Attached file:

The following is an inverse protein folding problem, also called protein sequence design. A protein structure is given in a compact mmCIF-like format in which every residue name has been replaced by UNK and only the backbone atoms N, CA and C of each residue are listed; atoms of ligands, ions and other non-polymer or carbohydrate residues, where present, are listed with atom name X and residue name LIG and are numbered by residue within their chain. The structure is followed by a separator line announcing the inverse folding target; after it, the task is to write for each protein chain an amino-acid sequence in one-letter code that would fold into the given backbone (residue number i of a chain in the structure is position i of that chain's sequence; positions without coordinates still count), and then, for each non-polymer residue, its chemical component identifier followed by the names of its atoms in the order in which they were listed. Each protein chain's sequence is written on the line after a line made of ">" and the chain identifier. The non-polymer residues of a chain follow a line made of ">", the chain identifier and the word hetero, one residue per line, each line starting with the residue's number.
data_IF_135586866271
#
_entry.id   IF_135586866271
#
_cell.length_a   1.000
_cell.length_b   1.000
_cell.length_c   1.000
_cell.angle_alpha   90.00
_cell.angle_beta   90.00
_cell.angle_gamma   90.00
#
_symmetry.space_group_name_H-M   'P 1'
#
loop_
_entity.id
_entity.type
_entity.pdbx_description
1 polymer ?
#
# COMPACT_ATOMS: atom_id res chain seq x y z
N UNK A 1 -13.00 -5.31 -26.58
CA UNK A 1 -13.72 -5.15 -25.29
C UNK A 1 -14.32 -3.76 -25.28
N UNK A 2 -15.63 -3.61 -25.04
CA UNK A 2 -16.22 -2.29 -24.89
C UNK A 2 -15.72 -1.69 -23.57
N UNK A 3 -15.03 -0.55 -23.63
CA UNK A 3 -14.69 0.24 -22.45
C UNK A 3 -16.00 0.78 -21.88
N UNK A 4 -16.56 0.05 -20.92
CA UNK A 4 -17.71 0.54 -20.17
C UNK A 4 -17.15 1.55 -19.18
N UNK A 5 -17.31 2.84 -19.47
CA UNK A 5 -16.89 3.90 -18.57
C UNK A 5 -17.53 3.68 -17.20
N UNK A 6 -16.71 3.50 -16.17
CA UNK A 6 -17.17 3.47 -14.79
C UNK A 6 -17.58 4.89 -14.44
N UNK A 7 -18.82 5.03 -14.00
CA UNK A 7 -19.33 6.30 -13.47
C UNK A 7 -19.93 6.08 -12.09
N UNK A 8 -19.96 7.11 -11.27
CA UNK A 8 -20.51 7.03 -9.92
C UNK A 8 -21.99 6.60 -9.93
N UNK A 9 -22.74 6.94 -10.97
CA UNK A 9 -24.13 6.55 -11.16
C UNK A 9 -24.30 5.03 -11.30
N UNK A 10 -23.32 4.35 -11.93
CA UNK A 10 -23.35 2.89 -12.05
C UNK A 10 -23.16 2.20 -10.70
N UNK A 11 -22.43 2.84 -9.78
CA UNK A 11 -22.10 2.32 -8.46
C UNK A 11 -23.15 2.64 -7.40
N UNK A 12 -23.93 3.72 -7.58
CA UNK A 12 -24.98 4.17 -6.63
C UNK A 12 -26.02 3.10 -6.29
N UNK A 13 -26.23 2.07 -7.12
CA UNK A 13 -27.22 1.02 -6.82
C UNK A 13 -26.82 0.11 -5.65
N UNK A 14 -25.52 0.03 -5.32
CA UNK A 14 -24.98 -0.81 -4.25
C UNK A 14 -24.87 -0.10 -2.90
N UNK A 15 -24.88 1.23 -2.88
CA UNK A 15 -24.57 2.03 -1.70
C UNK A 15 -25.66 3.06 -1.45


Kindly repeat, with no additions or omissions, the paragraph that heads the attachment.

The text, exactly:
The following is an inverse protein folding problem, also called protein sequence design. A protein structure is given in a compact mmCIF-like format in which every residue name has been replaced by UNK and only the backbone atoms N, CA and C of each residue are listed; atoms of ligands, ions and other non-polymer or carbohydrate residues, where present, are listed with atom name X and residue name LIG and are numbered by residue within their chain. The structure is followed by a separator line announcing the inverse folding target; after it, the task is to write for each protein chain an amino-acid sequence in one-letter code that would fold into the given backbone (residue number i of a chain in the structure is position i of that chain's sequence; positions without coordinates still count), and then, for each non-polymer residue, its chemical component identifier followed by the names of its atoms in the order in which they were listed. Each protein chain's sequence is written on the line after a line made of ">" and the chain identifier. The non-polymer residues of a chain follow a line made of ">", the chain identifier and the word hetero, one residue per line, each line starting with the residue's number.